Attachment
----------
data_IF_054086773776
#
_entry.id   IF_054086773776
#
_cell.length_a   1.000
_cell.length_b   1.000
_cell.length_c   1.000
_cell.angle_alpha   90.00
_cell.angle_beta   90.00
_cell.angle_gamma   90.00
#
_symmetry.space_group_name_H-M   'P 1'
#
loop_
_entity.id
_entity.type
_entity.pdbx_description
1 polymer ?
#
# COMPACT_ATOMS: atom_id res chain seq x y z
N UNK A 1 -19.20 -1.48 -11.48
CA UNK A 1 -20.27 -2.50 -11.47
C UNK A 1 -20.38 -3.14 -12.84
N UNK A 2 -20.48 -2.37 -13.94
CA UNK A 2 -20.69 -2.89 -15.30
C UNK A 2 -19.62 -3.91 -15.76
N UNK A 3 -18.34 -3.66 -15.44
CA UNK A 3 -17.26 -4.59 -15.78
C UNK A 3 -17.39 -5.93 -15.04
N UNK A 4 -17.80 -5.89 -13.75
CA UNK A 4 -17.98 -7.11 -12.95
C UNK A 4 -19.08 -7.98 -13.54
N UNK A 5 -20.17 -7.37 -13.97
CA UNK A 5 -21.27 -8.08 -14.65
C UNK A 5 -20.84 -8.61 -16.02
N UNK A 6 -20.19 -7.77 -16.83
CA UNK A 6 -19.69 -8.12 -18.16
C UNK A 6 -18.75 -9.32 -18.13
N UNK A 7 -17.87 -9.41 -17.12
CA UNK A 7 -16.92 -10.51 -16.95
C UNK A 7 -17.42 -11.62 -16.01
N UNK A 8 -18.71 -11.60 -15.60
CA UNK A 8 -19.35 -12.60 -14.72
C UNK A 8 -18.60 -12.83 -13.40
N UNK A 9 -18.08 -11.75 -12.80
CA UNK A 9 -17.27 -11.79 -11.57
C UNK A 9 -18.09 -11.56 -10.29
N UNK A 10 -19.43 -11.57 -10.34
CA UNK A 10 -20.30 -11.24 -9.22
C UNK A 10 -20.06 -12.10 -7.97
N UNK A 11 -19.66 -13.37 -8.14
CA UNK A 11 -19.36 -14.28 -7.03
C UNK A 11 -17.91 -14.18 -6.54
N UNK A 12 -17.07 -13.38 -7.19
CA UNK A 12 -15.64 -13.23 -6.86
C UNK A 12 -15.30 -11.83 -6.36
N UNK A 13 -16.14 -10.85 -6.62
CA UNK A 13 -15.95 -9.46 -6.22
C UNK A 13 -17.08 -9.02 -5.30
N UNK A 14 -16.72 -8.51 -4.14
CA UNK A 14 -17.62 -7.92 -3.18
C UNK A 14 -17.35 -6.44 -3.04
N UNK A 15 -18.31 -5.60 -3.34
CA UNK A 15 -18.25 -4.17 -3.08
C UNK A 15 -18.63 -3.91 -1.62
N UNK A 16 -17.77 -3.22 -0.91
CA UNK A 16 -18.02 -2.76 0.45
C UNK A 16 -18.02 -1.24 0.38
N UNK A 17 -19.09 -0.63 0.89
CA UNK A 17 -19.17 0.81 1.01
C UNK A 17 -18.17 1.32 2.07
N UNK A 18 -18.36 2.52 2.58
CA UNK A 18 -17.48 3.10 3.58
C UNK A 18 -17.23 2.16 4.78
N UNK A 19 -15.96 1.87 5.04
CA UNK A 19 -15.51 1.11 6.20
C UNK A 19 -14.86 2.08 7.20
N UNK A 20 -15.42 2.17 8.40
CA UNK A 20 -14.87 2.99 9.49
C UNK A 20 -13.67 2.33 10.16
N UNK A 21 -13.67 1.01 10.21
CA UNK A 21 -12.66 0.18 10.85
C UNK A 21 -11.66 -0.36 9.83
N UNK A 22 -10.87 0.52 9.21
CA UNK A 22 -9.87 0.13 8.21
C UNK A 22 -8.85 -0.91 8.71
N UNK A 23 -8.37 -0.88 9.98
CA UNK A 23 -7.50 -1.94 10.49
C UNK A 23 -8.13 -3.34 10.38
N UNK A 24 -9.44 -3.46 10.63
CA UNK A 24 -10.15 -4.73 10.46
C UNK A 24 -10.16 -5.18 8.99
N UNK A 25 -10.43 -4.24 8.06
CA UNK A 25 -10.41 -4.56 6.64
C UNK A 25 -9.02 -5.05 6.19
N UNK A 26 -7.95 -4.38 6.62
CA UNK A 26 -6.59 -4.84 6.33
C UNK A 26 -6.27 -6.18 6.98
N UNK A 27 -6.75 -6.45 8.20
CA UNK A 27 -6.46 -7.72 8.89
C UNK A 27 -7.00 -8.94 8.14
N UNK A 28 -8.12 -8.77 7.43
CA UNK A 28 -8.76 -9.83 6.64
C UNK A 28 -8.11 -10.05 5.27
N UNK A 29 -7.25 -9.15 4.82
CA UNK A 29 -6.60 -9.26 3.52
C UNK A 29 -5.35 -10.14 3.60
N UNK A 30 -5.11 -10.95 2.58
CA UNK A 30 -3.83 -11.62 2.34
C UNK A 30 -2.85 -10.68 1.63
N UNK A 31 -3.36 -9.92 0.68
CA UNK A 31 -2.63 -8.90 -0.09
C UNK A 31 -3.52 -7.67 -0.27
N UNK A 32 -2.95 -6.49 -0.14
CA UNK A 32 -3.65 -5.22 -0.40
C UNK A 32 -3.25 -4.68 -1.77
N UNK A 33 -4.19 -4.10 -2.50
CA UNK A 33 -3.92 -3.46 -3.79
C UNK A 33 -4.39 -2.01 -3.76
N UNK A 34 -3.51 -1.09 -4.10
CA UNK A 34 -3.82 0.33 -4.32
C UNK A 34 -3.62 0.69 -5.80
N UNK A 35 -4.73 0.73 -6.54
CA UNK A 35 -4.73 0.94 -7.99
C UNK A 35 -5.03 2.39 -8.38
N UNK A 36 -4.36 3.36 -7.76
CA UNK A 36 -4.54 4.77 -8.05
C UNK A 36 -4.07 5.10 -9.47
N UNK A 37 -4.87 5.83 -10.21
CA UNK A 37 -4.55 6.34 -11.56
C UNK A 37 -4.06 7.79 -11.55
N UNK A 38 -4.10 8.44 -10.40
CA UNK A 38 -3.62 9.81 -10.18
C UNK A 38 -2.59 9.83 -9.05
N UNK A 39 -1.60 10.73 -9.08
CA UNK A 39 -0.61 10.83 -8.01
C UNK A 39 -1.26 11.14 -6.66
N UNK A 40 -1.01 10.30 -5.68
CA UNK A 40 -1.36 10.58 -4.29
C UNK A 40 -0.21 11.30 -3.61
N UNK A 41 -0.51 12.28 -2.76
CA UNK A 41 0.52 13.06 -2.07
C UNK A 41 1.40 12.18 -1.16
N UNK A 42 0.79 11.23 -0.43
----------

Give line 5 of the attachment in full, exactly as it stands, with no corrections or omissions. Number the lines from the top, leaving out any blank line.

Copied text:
_cell.length_a   1.000